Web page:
This book does not pretend to be a history of Australia; it merely gathers into one volume that which has hitherto been dispersed through many. Our story ends where Australian history, as it is generally written, begins; but the work of the forgotten naval pioneers of the country made that beginning possible.
s voyage is also noteworthy on account of the massacre of the master of the Arnhem and eight of his crew by the natives while they were exploring the coast of New Guinea. In 1627 the first discovery of the south coast was made by the Gulde Zeepard, and the land then explored, extending from Cape Leeuwin to the Nuyts Archipelago, on the South Australian coast, was named after Peter Nuyts, then on board the ship on his way to Batavia, whence he was sent to Japan as ambassador from Holland.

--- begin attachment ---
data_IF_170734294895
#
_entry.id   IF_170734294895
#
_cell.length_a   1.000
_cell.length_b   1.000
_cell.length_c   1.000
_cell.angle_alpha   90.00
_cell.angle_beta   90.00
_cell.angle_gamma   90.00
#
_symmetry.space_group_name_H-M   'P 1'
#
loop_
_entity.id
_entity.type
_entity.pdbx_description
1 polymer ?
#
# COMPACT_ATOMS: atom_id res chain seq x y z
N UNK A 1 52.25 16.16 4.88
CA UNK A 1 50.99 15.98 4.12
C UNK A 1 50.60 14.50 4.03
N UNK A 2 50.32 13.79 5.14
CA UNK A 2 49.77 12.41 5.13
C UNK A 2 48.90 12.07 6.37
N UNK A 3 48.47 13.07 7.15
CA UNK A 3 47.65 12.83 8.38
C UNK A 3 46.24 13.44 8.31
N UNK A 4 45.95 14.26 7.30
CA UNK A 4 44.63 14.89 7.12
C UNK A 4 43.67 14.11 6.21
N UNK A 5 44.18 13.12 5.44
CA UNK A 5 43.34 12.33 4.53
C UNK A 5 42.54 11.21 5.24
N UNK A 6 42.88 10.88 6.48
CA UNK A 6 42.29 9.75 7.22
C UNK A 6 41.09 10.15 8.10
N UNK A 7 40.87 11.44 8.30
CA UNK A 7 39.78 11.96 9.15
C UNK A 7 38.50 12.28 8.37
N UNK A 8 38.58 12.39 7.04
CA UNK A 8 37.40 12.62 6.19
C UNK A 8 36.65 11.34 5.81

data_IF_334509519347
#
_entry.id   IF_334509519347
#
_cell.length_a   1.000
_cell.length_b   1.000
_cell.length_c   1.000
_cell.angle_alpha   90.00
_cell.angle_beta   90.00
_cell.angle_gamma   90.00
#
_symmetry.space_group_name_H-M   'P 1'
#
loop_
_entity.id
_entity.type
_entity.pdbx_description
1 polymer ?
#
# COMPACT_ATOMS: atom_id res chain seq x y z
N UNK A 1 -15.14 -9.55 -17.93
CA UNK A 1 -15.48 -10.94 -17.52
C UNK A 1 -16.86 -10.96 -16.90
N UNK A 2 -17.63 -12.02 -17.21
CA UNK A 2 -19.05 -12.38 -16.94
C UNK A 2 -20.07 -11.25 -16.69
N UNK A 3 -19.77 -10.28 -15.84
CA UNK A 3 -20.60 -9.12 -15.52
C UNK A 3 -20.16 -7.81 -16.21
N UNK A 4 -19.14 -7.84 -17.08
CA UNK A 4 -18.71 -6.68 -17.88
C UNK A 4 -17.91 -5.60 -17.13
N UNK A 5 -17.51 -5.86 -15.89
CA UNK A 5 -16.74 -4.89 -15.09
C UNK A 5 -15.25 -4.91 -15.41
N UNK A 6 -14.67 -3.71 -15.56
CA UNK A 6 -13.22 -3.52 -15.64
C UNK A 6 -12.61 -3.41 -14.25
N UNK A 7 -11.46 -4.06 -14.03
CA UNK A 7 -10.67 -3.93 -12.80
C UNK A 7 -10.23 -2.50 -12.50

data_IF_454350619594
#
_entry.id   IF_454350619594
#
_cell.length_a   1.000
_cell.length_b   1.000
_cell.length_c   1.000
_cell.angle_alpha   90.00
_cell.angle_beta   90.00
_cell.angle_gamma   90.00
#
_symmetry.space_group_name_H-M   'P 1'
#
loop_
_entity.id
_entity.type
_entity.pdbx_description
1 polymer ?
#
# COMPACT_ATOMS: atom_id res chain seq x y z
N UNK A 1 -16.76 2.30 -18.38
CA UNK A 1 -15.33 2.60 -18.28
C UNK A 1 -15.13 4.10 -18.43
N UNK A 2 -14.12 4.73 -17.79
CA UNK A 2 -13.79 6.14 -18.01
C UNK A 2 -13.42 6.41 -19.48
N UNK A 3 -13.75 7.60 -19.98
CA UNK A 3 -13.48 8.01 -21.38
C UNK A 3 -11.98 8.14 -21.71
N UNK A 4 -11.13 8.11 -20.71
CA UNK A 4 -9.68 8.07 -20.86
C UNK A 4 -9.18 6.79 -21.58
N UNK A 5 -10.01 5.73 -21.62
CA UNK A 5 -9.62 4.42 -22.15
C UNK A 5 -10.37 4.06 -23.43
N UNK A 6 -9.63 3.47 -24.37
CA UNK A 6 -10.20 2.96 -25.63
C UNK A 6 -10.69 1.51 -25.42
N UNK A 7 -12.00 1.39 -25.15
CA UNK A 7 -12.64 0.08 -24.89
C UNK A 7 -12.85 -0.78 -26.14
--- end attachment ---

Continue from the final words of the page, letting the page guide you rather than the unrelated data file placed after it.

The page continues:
In the year 1628 a colonizing expedition of eleven vessels left Holland for the Dutch East Indies. Among these ships was the Batavia, commanded by Francis Pelsart. A terrible storm destroyed ten of the fleet, and on June 4th, 1629, the Batavia was driven ashore on the reef still known as Houtman's Abrolhos, which had been discovered and named by a Dutch East Indiaman some years earlier--probably by the commander of the Leeuwin, who discovered and named after his ship the cap